Reward director masterclass: The knowledge needed to ensure longevity of benefits technology
Technology represents a delivery mechanism and although it needs to be robust and future-proof, the first question reward director’s should be asking themselves is does their actual reward strategy have longevity: are you confident that it supports the need to recruit and retain staff against the backdrop of current and future challenges such as an ageing workforce, shrinking talent pool, ongoing austerity, stagnant wage growth and National Living Wage increases?
At a time of flat wage growth, Total Reward is key. And in the face of squeezed benefits budgets, voluntary and flex benefits can add a lot of value but take-up of the former, in particular, is usually very low. This is despite the fact that voluntary benefits suit the changing nature of employment, catering for a more agile workforce (ie contractors) that require portable benefits, giving employees choice and flexibility and effectively taking benefits off payroll so reducing employee P11D exposure.
So after putting in place your selection of benefits, the next challenge is often to integrate and communicate their availability and value.
Most companies do this on an annual basis, if at all. But this doesn’t seem to sit well with the fact that employees generally get paid monthly. It’s worth considering the value of communicating Total Reward at the same time as monthly pay. This would allow for a real-time view of accumulating benefits such as Share Plans and aspects of the flex scheme: for example, savings made by using voluntary benefits and/or discount vouchers.
Next, put in place a mechanism to accurately measure take-up and monitor employee feedback. This evidence, how you act upon it and communicate that action to your people is crucial because, let’s face it, your people are everything.
Reward and Employee Experience
The only way for employers to ensure true employee-centricity and from the top down is to integrate all their business functions, including Reward, in the common goal of Employee Experience (EX).
EX represents a leap on from employee engagement. It’s the sum of everything an employee experiences from pre-employment, onboarding and everyday life to exit and retirement.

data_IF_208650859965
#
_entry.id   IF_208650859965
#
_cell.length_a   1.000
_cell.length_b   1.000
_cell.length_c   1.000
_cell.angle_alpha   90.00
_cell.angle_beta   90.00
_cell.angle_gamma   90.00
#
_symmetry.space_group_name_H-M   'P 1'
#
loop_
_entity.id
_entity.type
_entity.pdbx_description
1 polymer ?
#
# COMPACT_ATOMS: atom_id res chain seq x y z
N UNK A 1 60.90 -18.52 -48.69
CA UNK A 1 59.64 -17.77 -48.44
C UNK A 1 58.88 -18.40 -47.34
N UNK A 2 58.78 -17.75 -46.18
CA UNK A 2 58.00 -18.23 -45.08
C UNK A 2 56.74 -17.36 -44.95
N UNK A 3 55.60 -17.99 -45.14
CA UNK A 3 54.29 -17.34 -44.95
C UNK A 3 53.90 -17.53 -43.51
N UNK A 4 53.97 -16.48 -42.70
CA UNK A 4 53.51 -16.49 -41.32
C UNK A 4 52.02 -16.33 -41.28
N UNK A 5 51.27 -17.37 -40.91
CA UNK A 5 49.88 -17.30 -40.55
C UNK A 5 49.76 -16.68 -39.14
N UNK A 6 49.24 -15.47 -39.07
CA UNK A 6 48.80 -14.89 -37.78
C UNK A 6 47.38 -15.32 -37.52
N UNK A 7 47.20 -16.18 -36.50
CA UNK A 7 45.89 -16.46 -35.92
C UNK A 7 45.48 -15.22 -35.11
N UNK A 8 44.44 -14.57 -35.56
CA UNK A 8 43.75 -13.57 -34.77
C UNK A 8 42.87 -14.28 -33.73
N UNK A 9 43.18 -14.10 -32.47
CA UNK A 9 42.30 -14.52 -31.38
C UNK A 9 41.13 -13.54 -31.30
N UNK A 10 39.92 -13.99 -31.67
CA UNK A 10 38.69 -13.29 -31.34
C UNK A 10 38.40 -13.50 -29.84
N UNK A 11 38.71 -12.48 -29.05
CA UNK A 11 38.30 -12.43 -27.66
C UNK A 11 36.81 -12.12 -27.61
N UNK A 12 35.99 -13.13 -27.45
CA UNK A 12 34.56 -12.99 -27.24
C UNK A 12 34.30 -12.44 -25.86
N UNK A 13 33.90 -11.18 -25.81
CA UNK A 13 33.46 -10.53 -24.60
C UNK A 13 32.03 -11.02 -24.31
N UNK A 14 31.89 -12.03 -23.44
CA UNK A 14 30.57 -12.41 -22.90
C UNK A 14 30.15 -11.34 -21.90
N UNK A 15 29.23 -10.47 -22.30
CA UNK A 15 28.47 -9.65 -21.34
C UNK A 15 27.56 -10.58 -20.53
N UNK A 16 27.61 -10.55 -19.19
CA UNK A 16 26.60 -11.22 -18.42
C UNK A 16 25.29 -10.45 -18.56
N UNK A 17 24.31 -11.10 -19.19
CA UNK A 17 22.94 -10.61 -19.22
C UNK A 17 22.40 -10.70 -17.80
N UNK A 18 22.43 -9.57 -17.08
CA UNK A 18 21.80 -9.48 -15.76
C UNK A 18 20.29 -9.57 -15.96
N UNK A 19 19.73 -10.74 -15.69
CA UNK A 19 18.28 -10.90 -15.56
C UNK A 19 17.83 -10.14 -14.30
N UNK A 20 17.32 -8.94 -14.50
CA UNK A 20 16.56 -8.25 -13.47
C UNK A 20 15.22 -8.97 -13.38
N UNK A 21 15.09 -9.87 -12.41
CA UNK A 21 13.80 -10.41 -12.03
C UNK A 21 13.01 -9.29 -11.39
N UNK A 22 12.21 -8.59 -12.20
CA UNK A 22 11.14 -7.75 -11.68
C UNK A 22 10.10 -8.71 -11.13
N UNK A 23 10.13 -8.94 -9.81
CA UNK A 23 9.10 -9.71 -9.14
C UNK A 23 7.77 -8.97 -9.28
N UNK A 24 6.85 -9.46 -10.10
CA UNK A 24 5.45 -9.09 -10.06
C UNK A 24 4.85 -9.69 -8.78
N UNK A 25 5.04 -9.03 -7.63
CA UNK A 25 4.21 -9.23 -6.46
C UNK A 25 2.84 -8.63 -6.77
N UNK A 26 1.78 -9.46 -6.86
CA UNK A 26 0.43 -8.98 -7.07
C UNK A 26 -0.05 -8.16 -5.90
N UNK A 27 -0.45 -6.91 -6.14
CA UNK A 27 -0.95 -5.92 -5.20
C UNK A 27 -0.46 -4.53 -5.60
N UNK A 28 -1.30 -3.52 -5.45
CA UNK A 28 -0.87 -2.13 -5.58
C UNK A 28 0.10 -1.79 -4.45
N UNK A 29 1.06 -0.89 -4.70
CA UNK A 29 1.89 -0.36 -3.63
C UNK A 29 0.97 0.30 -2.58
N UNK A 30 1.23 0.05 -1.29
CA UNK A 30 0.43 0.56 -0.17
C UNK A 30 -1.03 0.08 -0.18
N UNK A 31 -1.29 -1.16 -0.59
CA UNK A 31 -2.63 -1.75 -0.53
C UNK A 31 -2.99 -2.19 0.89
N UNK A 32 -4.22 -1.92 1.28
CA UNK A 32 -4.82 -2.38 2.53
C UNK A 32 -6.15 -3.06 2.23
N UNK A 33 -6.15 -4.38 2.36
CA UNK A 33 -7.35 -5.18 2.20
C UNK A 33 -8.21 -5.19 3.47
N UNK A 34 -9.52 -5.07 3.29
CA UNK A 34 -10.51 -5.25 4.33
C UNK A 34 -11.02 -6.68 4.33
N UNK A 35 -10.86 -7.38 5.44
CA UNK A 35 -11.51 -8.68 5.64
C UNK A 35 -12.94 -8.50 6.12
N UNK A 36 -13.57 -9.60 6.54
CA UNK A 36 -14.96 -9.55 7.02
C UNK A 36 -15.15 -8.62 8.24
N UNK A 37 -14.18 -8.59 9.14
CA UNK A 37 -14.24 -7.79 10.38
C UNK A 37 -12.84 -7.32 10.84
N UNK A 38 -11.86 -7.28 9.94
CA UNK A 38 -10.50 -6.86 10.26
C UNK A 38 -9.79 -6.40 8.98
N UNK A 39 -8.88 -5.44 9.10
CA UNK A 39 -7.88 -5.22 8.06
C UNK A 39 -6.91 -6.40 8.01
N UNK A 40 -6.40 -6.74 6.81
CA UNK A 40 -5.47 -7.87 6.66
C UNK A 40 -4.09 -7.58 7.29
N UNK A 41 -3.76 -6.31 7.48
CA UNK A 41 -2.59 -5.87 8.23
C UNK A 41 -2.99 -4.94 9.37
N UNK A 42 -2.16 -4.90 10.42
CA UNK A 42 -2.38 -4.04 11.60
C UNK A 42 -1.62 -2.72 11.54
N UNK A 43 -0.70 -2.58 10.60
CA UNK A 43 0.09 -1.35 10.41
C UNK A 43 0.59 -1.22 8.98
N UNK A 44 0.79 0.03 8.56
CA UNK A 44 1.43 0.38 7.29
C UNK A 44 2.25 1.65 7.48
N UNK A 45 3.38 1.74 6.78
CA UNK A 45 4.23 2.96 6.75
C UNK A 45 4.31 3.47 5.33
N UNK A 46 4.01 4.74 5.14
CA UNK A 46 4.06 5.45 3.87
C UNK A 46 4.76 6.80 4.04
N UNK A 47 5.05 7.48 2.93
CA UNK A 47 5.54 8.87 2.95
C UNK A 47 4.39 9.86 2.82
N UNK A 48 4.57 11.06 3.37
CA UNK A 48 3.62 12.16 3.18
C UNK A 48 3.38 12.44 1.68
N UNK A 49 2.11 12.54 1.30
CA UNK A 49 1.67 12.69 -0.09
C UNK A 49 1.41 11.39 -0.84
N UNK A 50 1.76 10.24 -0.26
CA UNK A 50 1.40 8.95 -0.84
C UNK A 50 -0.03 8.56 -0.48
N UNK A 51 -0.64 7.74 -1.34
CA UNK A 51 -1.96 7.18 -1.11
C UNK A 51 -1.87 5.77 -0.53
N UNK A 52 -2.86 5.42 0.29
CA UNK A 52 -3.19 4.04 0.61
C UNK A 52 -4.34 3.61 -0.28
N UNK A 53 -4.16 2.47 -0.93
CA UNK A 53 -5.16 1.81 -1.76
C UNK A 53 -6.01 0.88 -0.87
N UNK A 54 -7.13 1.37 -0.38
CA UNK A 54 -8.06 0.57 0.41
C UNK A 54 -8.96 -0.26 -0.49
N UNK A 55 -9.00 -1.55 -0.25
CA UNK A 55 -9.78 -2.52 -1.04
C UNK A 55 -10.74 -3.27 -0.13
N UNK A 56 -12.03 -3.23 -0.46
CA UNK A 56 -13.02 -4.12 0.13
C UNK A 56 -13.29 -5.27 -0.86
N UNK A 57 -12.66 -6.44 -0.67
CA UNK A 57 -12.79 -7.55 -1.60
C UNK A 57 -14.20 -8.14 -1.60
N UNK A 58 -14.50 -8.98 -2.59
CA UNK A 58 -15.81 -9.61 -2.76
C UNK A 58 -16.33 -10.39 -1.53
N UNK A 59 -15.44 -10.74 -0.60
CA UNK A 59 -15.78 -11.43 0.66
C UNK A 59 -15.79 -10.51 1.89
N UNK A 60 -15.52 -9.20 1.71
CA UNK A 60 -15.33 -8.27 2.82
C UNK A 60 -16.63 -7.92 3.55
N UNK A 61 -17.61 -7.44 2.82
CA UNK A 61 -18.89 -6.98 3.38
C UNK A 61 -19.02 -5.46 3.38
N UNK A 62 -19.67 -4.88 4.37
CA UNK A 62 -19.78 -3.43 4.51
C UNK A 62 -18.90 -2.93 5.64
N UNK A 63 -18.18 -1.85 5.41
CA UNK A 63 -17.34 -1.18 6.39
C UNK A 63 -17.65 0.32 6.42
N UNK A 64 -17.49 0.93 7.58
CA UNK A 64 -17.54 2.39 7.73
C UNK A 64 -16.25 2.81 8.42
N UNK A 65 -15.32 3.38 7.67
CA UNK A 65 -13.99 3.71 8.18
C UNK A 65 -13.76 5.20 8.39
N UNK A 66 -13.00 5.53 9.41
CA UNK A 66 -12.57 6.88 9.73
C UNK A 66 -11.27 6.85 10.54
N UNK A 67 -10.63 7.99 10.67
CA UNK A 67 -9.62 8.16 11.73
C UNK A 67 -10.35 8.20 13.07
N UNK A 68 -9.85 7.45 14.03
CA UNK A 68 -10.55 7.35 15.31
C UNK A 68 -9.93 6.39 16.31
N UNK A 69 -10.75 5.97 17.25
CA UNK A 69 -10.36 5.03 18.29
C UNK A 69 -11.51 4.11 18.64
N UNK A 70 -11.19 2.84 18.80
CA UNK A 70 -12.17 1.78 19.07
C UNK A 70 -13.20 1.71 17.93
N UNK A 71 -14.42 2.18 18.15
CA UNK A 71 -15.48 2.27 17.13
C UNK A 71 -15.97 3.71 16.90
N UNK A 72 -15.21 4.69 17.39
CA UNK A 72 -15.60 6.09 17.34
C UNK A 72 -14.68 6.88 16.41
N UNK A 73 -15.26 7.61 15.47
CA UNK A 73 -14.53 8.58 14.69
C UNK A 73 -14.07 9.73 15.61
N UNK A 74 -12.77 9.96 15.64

And it’s at this juncture that the technology aspect comes in. To deliver EX, employers need a completely innovative and robust tech-based solution, that will not only allow you to expand your current benefits offering, but will also allow for powerful employee behavioural insights. These insights can be used to drive engagement with benefits so that all of your people know, understand, use and appreciate the reward package that you have to offer.
There are systems now available that link Total Reward, flex, payslips, employee self-learning, employee share schemes and executive share portals via a ‘single sign in’, in addition to providing regular feedback and measuring employee engagement, net promoter scores and even metrics from websites such as Glassdoor.
What’s more, they’re fully inclusive and accessible by all: available on any device at any time, from any location.
Data underpins everything. With the right tools, it’s possible to combine employee data to unlock insights that explain employee behaviours. This might involve integrating first party data (employee satisfaction surveys, share scheme members, pension contributions and benefit information); third party information (lifestyle, household information, financial, employer) and open source data (local government statistics, access to services, deprivation / affluence).
Armed with this information, you can develop bespoke communication strategies to target different cohorts and influence individuals more positively. You can also incorporate triggers, designed to prompt multi-channel communications (real time, print, digital, augmented reality) to employees at critical moments in their life, such as moving house, having a child, changing jobs etc.
In short, if your benefits technology has the tools and capabilities to ensure accessibility, choice and tailored, real-time communications, it’s probably safe to say that it has longevity.
The author is Andrew Woolnough, Director of HR Solutions at Equiniti.
This article was provided by Equiniti.
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